Effective Environmental Policy in the Presence of Distorting TaxesEPA Grant Number: R825313
Title: Effective Environmental Policy in the Presence of Distorting Taxes
Investigators: Burtraw, Dallas , Goulder, Lawrence , Parry, Ian
Institution: Resources for the Future , Stanford University
Current Institution: Resources for the Future , National Bureau of Economic Research , Stanford University
EPA Project Officer: Lee, Sonja
Project Period: October 1, 1996 through September 30, 1998
Project Amount: $200,000
RFA: Decision-Making and Valuation for Environmental Policy (1996) RFA Text | Recipients Lists
Research Category: Economics and Decision Sciences
Description:This research will investigate the economic cost of policy instruments for environmental protection in the presence of preexisting distortionary taxes. Recent literature has identified the potentially significant indirect economic cost that an environmental tax has when there are preexisting distortionary taxes in factor markets such as capital and labor. This cost counteracts the anticipated benefits that might follow from recycling revenue raised by an environmental tax to reduce preexisting taxes.
The insight that motivates this proposal is that environmental policies that do not raise revenues nonetheless are likely to impose a cost through their interactions with preexisting taxes just as would an environmental tax. However, they forgo the potential benefit from recycling environmental tax revenues. In this research we will focus primarily on the comparison of revenue-raising and nonrevenue-raising instruments in various settings in evaluating their economic cost in achieving a stated environmental goal.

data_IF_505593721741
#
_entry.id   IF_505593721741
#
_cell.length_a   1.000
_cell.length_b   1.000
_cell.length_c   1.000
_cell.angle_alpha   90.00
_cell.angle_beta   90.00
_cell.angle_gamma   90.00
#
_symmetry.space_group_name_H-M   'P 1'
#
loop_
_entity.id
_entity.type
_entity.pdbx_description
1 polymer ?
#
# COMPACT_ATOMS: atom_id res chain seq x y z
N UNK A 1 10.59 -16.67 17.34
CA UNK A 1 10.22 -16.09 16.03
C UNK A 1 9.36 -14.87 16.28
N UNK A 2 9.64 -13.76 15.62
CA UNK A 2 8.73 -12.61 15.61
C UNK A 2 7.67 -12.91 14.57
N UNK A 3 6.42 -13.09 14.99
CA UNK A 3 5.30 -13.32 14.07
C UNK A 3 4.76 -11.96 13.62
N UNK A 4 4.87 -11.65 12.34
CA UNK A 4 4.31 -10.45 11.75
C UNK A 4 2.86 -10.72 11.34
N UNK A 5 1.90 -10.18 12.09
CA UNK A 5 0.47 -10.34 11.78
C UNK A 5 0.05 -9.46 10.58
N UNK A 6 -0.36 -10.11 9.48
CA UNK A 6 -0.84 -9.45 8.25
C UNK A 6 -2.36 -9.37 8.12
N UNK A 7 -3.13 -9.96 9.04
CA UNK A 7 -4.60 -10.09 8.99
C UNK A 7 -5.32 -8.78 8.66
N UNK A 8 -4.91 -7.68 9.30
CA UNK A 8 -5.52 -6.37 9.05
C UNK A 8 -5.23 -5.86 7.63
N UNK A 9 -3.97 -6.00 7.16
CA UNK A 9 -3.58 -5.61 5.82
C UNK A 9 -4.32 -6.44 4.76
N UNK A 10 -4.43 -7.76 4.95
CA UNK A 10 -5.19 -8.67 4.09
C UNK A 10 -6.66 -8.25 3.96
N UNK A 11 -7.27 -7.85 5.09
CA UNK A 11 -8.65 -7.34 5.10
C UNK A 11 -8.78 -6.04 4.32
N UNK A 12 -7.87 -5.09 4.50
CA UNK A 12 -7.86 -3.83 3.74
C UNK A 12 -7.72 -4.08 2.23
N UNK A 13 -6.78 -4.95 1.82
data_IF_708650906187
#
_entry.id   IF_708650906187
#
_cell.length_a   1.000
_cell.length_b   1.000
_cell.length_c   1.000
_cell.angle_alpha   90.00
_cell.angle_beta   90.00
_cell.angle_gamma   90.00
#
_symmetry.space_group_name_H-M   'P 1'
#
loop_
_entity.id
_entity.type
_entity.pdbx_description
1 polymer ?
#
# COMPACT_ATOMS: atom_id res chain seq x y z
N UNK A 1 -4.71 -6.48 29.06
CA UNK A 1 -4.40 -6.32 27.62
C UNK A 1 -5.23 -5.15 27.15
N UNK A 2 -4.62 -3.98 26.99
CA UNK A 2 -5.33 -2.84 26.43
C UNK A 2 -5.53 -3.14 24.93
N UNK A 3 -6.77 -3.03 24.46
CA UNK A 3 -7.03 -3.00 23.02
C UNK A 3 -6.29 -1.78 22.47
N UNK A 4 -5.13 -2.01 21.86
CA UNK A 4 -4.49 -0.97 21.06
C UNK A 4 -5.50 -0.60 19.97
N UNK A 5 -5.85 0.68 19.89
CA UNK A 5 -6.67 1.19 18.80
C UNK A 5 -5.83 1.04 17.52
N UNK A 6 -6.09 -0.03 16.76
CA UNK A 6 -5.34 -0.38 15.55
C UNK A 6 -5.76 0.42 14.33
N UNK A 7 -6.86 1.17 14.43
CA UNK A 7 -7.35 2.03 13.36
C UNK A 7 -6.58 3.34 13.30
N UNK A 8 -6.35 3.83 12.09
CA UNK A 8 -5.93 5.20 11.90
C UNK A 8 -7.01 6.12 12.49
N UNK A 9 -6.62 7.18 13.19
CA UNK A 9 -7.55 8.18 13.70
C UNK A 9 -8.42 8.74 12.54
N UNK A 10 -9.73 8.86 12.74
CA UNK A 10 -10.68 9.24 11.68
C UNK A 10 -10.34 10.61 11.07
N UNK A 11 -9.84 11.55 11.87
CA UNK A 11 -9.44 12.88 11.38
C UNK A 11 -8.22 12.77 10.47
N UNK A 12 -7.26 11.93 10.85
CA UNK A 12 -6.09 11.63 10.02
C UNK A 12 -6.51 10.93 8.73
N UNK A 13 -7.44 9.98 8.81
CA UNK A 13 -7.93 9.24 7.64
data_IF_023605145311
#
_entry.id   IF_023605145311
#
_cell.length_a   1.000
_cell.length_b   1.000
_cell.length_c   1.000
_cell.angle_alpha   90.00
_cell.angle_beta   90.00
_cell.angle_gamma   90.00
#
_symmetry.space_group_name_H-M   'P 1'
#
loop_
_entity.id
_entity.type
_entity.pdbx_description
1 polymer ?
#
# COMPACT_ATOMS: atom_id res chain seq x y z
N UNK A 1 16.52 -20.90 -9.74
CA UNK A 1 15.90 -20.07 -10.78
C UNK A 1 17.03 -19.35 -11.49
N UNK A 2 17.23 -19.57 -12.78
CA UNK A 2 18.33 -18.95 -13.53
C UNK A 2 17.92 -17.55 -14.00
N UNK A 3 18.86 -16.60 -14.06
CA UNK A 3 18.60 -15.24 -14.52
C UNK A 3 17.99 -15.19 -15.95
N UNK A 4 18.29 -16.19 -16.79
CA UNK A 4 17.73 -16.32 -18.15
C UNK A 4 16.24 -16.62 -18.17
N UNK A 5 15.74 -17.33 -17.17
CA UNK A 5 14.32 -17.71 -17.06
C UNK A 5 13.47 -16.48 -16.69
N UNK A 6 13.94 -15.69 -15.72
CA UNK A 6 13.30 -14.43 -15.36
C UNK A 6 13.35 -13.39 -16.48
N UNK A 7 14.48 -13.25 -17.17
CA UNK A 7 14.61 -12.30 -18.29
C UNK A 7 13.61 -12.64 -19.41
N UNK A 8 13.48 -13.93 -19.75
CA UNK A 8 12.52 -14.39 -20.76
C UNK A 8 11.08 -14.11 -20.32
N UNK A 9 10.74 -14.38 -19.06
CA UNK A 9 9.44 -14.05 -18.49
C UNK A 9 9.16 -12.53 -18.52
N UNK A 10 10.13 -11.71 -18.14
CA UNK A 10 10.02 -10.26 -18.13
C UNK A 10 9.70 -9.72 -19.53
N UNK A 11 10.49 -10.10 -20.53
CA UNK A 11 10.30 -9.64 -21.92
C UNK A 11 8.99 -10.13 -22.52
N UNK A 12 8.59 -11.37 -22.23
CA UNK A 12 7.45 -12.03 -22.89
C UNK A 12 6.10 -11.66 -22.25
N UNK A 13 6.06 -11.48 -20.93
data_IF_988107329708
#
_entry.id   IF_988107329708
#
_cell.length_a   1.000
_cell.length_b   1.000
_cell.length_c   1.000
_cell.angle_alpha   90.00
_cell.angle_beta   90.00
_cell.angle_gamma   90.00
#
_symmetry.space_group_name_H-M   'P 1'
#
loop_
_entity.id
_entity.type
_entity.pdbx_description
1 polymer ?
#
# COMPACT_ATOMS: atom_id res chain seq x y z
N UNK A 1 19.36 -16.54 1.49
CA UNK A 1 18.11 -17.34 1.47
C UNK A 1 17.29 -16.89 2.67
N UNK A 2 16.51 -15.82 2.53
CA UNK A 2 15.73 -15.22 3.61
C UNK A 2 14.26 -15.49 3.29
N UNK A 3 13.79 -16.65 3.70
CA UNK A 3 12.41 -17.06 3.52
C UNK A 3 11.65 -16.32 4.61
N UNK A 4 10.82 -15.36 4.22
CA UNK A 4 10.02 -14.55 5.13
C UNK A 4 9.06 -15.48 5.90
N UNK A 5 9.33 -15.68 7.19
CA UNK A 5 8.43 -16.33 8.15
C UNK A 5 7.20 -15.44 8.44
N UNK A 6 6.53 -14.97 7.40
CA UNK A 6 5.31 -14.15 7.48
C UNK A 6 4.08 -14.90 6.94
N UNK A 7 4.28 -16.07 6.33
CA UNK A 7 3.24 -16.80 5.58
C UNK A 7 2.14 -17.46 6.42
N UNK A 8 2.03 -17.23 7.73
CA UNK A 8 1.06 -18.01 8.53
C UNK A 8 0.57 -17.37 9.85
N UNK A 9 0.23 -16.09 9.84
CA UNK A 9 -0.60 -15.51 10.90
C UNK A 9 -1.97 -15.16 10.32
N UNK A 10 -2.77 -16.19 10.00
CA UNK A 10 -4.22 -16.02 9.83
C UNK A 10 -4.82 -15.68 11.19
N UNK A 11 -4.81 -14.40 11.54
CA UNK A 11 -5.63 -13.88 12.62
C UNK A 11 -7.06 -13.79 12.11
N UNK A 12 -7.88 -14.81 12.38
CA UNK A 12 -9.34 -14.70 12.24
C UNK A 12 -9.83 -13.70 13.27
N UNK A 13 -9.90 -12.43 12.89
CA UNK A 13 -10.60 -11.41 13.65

This proposal has two parts; each part will involve all three investigators. The part to be funded by NSF will focus on the regulation of a single pollutant in the presence of preexisting taxes in factor markets. We will use an analytical model to advance the understanding of the interactions between environmental policy and the tax system. We will complement the theoretical model with numerical models to deal with some more complex interconnections that cannot be examined analytically. The numerical models will consider the costs of existing and potential policies for reducing air emissions of particular pollutants such as CO2 and SO2 in the U.S. economy.
The second part will be funded by EPA and will extend the analysis of preexisting distortions in factor markets to consider preexisting distortions in an industry that is immediately subject to environmental regulation. We will model the institutional setting of the U.S. electric utility industry to consider the regulation of multiple pollutants, other environmental policies special to the industry, and various forms imperfect competition and market structure that may characterize ongoing changes in the industry.
Our initial research on this topic suggests there are striking and important differences between the economic performance of alternative instruments when they are evaluated in the context of preexisting distortionary taxes. The results of this research project should advance the understanding of the economic cost of environmental regulation, and especially the design of policies to minimize that cost.